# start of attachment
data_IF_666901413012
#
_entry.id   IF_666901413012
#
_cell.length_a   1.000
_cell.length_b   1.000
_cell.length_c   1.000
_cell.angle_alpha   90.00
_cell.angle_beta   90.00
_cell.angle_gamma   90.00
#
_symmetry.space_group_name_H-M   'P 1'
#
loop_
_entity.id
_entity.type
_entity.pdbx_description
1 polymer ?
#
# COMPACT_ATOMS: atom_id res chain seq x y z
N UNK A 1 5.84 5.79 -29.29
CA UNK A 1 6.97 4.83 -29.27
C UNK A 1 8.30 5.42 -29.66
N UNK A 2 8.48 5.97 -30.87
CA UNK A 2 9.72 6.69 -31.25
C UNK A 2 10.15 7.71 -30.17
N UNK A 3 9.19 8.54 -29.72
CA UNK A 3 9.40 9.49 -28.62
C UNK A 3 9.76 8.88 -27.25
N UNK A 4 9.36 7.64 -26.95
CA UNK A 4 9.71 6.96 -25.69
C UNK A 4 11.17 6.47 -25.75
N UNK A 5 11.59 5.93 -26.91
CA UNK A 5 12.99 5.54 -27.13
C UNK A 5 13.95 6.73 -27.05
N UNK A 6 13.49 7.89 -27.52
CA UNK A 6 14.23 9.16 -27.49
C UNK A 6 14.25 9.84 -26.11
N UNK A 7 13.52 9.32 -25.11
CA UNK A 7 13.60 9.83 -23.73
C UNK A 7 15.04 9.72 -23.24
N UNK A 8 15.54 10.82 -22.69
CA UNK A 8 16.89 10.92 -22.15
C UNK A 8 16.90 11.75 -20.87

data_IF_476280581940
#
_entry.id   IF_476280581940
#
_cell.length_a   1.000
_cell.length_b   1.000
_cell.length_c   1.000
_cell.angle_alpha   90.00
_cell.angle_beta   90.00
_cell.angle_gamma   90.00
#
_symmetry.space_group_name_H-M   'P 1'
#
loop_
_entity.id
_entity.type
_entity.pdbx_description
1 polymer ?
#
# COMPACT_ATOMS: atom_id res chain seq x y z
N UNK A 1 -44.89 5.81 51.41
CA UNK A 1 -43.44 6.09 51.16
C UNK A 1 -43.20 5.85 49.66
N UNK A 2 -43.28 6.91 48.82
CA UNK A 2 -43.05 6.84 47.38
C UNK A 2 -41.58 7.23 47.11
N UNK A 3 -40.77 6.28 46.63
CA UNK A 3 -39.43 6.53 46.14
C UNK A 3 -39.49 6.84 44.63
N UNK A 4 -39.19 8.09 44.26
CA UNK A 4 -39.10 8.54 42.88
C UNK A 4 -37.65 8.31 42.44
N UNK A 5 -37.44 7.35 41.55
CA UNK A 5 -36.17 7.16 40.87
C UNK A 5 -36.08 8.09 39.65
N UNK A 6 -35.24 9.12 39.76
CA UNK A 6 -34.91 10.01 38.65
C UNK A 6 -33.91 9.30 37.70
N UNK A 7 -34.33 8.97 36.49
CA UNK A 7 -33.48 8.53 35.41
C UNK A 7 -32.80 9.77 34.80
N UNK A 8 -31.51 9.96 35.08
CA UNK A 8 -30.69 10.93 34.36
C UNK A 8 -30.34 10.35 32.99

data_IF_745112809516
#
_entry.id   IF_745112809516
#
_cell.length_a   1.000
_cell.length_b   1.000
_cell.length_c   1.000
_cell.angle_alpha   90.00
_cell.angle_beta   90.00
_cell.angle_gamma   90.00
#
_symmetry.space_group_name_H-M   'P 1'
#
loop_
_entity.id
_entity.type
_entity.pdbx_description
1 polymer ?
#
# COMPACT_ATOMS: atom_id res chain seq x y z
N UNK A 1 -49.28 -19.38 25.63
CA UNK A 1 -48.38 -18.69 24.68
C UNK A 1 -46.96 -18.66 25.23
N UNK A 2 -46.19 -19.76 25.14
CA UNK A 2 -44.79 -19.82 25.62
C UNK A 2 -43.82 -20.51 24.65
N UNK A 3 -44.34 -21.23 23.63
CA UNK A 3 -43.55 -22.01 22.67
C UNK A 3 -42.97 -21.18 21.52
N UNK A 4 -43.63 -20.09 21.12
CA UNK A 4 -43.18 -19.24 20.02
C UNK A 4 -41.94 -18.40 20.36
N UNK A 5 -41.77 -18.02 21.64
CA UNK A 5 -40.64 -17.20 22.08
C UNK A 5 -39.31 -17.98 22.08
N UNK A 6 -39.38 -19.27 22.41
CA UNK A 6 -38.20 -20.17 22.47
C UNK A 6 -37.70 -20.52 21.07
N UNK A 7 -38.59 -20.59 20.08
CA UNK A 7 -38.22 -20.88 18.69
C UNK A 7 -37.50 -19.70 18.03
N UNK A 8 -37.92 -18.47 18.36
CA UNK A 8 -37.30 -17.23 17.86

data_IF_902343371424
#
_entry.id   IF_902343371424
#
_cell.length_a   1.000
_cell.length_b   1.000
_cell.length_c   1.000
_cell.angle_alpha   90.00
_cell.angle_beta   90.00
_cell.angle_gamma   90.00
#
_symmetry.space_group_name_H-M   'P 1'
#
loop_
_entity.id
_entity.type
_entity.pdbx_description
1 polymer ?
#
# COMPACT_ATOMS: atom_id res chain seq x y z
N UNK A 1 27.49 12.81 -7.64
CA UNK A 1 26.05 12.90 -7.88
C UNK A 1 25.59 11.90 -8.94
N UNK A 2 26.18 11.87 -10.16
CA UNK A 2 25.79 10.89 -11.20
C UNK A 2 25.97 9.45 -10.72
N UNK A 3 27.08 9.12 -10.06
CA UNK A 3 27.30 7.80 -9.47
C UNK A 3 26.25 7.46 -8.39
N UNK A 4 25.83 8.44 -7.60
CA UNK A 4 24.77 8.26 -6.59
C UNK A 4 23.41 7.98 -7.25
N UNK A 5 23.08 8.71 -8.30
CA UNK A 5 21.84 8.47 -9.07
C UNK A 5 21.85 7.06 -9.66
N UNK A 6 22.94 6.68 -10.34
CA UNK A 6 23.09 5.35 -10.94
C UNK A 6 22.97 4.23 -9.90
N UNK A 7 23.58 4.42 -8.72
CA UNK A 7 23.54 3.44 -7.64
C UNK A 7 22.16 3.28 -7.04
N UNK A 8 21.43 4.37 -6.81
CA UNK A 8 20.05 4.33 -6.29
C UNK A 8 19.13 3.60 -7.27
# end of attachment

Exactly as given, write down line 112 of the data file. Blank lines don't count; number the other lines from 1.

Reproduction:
N UNK A 2 -46.19 -19.76 25.14